8. War: Cisco Kid
War had its roots in a late 60's band called Nightshift, which backed football hero Deacon Jones, who was trying to get a music career going, singing in clubs. A talent scout brought them to the attention of the Animals' lead singer Eric Burdon, who was looking for a black funk group to back him following the dissolution of Eric Burdon & The Animals. With Burdon, the band cut two albums, and had a hit with the largely improvised "Spill The Wine". However, Burdon proved to be difficult to work with, and the band fired him in 1971 and re-launched their career as a slow-jam funk band with a new "debut" War. As funk, War was quite rock-based and not very danceable; they favored very long instrumental jams that built atmosphere more than they delivered adrenaline; they also were fairly successful at it, notching a solid string of hits through the mid 1970's. What made them interesting in particular was the very palpable Latin flavor to their funk; "The Cisco Kid", a #2 hit from 1973 is one of their best, with its polyrhythms and low-riding vibe. War reached #1 in 1973 with The World Is A Ghetto, which included this hit and the title smash. They ran out of gas by the early 1980's, but reunited for an album in 1994.
9. Charles Wright & The Watts 103rd St. Rhythm Band: Do Your Thing
Charles Wright & The Watts 103rd St. Rhythm Band aren't well remembered now, but they were one of the premiere proto-funk groups of the late 60's and early 70's. They were given a leg up by comedian Bill Cosby, who hired them to open for him at gigs. "Express Yourself" is their biggest hit, from 1970, but I've always been more partial to the 1969 #11 hit "Do Your Thing" which is a hyperkinetic piece of minimalist funk. The song, which appears during a climatic scene in the movie Boogie Nights, features a very spare instrumentation led by a tense guitar and jumpy bass; drums dual with tambourine to create a simple polyrhythm, and Wright contributes a buzzed vocal and scat singing. The song builds to a frightening guitar and bass dominated jam; it's a very edgy track. The band broke up in 1973; drummer James Gadson and guitarist Al McKay later joined Earth, Wind, and Fire.
10. Parliament: Give Up The Funk (Tear The Roof Off The Sucker)
One of the only auteurs to manage to helm two distinct bands at the same time, George Clinton will forever be synonymous with funk. From Parliament, we get the blistering anthem "Give Up The Funk (Tear The Roof Off The Sucker)", from 1976, which saw Clinton resisting the avenue most early 70's funk pioneers took in the late 70's: disco. "Give Up The Funk" is a primal and powerful funk bomb delivered by a stellar lineup that includes ex-JB's horn players Fred Wesley and Maceo Parker plus Bernie Worell on keyboards and Bootsy Collins on bass. It has great Gospel inflected vocals and one of the fattest bass riffs ever. Mothership Connection is about as good as it gets; while any number of P-Funk albums could be nominated as best, there's something fairly flawless about this one; its impact on rap and hip-hop cannot be underestimated as well.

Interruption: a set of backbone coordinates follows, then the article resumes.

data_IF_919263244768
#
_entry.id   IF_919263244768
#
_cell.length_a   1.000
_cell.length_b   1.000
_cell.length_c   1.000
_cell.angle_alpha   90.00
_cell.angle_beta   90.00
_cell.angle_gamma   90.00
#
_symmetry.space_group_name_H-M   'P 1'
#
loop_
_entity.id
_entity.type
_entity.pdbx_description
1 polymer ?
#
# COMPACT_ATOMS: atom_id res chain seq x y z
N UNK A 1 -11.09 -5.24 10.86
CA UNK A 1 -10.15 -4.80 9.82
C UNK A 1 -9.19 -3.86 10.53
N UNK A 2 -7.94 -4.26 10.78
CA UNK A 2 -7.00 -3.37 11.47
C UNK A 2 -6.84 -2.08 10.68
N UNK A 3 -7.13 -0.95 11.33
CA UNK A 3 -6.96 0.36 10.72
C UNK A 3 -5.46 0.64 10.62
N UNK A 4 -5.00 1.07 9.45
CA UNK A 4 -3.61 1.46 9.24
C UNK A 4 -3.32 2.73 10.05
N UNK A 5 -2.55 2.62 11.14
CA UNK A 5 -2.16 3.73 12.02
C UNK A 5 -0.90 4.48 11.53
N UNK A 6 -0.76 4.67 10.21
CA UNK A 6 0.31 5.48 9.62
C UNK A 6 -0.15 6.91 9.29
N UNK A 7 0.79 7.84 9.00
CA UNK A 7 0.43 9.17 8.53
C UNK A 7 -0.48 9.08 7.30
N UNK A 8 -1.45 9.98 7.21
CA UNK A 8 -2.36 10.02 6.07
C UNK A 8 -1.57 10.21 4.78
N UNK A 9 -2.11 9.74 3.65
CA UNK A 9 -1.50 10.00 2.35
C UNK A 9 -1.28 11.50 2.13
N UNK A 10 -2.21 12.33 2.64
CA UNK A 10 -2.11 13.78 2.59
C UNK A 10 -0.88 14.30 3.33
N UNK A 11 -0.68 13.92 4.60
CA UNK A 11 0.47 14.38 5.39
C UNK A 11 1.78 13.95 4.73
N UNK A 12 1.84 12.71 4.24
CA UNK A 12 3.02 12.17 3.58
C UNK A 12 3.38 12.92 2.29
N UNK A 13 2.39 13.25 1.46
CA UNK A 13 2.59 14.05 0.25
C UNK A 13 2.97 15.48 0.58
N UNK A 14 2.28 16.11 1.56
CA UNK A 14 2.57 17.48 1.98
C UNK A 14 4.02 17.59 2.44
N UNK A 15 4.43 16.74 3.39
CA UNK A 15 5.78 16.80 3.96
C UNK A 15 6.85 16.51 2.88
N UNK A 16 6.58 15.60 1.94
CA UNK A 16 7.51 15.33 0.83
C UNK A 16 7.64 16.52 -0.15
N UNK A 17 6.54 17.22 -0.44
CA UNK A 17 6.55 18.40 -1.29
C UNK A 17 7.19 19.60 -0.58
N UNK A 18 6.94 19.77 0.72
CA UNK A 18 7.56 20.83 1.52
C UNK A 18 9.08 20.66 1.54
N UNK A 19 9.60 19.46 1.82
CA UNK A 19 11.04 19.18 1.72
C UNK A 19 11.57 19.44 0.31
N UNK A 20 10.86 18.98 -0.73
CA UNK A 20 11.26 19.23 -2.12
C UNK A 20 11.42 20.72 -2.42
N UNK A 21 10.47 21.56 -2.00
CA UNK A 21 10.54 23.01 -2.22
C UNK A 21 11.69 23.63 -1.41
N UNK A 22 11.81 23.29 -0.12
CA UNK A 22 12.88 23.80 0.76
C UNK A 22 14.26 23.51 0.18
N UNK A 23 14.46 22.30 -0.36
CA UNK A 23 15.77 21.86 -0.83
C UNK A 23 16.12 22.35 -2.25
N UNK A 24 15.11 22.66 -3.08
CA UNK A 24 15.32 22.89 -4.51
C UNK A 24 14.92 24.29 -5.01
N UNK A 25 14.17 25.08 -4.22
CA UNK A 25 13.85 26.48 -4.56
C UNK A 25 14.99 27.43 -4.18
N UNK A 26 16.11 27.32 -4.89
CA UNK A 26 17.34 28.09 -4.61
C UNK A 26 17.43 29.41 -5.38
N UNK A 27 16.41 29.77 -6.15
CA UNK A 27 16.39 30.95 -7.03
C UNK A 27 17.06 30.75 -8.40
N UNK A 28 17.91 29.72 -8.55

11. The Commodores: Machine Gun
The Commodores, as Lionel Richie's band, is mostly remembered for lightweight pop hits like "Easy" and "Three Times A Lady", both polite pieces of easy listening soul. However, on the band's 1974 debut, Machine Gun, they are still a hardcore funk group, with tight, danceable rhythms and polyrhythmic fireworks. "Brick House" is their classic funk hit, but "Machine Gun" itself is a breathtaking keyboard driven instrumental, somewhere on the borderline where funk meets disco. It's as 70's as a smiley face, but it also delivers some hardcore jollies in a spacey sort of way. As a single, it performed fairly well; #7 on the Black Charts and #22 on the pop charts. Subsequent releases from the Commmodores drifted into middle-of-the-road territory, assuring them of commercial success, but perhaps costing them immortality; look at Machine Gun as the road not taken.
12. Billy Preston: Outa Space
In a very similar vein to "Machine Gun" is the keyboard driven instrumental "Outa Space" from former Apple artist Billy Preston, which could easily be mistaken for "Machine Gun", although it was recorded in 1972. It reached #2 on the pop charts, heralding in a brief period of major success for the music veteran Preston; he'd hit the top 10 again with "Space Race" "Will It Go Round In Circles" and "Nothing From Nothing", although the latter two, from 1973-1974, are more in a soul vein than funk. His funkiest songs were always his instrumentals. By the 1980's, his hits had dried up, although he's still an in-demand session player.
13. The Ohio Players: Love Rollercoaster